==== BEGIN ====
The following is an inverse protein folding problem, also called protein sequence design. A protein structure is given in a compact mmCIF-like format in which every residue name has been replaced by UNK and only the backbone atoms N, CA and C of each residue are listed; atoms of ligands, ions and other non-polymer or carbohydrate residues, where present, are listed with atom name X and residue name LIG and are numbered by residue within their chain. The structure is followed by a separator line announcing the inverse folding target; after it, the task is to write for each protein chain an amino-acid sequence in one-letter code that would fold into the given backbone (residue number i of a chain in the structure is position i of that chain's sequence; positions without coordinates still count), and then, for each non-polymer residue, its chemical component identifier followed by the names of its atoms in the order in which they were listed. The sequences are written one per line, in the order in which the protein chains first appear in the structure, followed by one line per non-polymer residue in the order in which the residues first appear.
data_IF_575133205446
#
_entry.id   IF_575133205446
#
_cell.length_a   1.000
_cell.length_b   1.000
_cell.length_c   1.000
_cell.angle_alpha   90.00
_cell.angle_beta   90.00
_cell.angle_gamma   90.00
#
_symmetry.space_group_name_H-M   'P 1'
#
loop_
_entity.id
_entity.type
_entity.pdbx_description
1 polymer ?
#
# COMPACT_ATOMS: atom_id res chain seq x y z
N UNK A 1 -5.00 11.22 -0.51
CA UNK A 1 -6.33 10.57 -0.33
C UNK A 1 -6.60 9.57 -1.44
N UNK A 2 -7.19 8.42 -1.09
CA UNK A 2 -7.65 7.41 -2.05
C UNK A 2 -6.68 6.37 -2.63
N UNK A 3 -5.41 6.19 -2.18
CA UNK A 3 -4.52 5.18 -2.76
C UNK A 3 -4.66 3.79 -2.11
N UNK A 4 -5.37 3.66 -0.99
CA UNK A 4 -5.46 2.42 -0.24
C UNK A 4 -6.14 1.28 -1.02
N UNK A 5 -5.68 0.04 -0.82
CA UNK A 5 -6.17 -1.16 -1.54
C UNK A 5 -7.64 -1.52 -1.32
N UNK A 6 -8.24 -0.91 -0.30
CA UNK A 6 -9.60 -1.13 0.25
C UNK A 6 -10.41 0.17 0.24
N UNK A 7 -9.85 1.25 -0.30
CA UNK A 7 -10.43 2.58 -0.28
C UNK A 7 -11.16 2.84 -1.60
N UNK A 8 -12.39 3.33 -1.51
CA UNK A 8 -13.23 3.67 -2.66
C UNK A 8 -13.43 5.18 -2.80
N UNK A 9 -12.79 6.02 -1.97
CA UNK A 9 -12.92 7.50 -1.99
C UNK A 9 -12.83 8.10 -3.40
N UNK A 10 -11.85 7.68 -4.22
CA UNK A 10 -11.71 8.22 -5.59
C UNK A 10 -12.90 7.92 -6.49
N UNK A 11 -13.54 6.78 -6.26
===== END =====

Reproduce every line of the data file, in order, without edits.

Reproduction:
The following is an inverse protein folding problem, also called protein sequence design. A protein structure is given in a compact mmCIF-like format in which every residue name has been replaced by UNK and only the backbone atoms N, CA and C of each residue are listed; atoms of ligands, ions and other non-polymer or carbohydrate residues, where present, are listed with atom name X and residue name LIG and are numbered by residue within their chain. The structure is followed by a separator line announcing the inverse folding target; after it, the task is to write for each protein chain an amino-acid sequence in one-letter code that would fold into the given backbone (residue number i of a chain in the structure is position i of that chain's sequence; positions without coordinates still count), and then, for each non-polymer residue, its chemical component identifier followed by the names of its atoms in the order in which they were listed. The sequences are written one per line, in the order in which the protein chains first appear in the structure, followed by one line per non-polymer residue in the order in which the residues first appear.
data_IF_575133205446
#
_entry.id   IF_575133205446
#
_cell.length_a   1.000
_cell.length_b   1.000
_cell.length_c   1.000
_cell.angle_alpha   90.00
_cell.angle_beta   90.00
_cell.angle_gamma   90.00
#
_symmetry.space_group_name_H-M   'P 1'
#
loop_
_entity.id
_entity.type
_entity.pdbx_description
1 polymer ?
#
# COMPACT_ATOMS: atom_id res chain seq x y z
N UNK A 1 -5.00 11.22 -0.51
CA UNK A 1 -6.33 10.57 -0.33
C UNK A 1 -6.60 9.57 -1.44
N UNK A 2 -7.19 8.42 -1.09
CA UNK A 2 -7.65 7.41 -2.05
C UNK A 2 -6.68 6.37 -2.63
N UNK A 3 -5.41 6.19 -2.18
CA UNK A 3 -4.52 5.18 -2.76
C UNK A 3 -4.66 3.79 -2.11
N UNK A 4 -5.37 3.66 -0.99
CA UNK A 4 -5.46 2.42 -0.24
C UNK A 4 -6.14 1.28 -1.02
N UNK A 5 -5.68 0.04 -0.82
CA UNK A 5 -6.17 -1.16 -1.54
C UNK A 5 -7.64 -1.52 -1.32
N UNK A 6 -8.24 -0.91 -0.30
CA UNK A 6 -9.60 -1.13 0.25
C UNK A 6 -10.41 0.17 0.24
N UNK A 7 -9.85 1.25 -0.30
CA UNK A 7 -10.43 2.58 -0.28
C UNK A 7 -11.16 2.84 -1.60
N UNK A 8 -12.39 3.33 -1.51
CA UNK A 8 -13.23 3.67 -2.66
C UNK A 8 -13.43 5.18 -2.80
N UNK A 9 -12.79 6.02 -1.97
CA UNK A 9 -12.92 7.50 -1.99
C UNK A 9 -12.83 8.10 -3.40
N UNK A 10 -11.85 7.68 -4.22
CA UNK A 10 -11.71 8.22 -5.59
C UNK A 10 -12.90 7.92 -6.49
N UNK A 11 -13.54 6.78 -6.26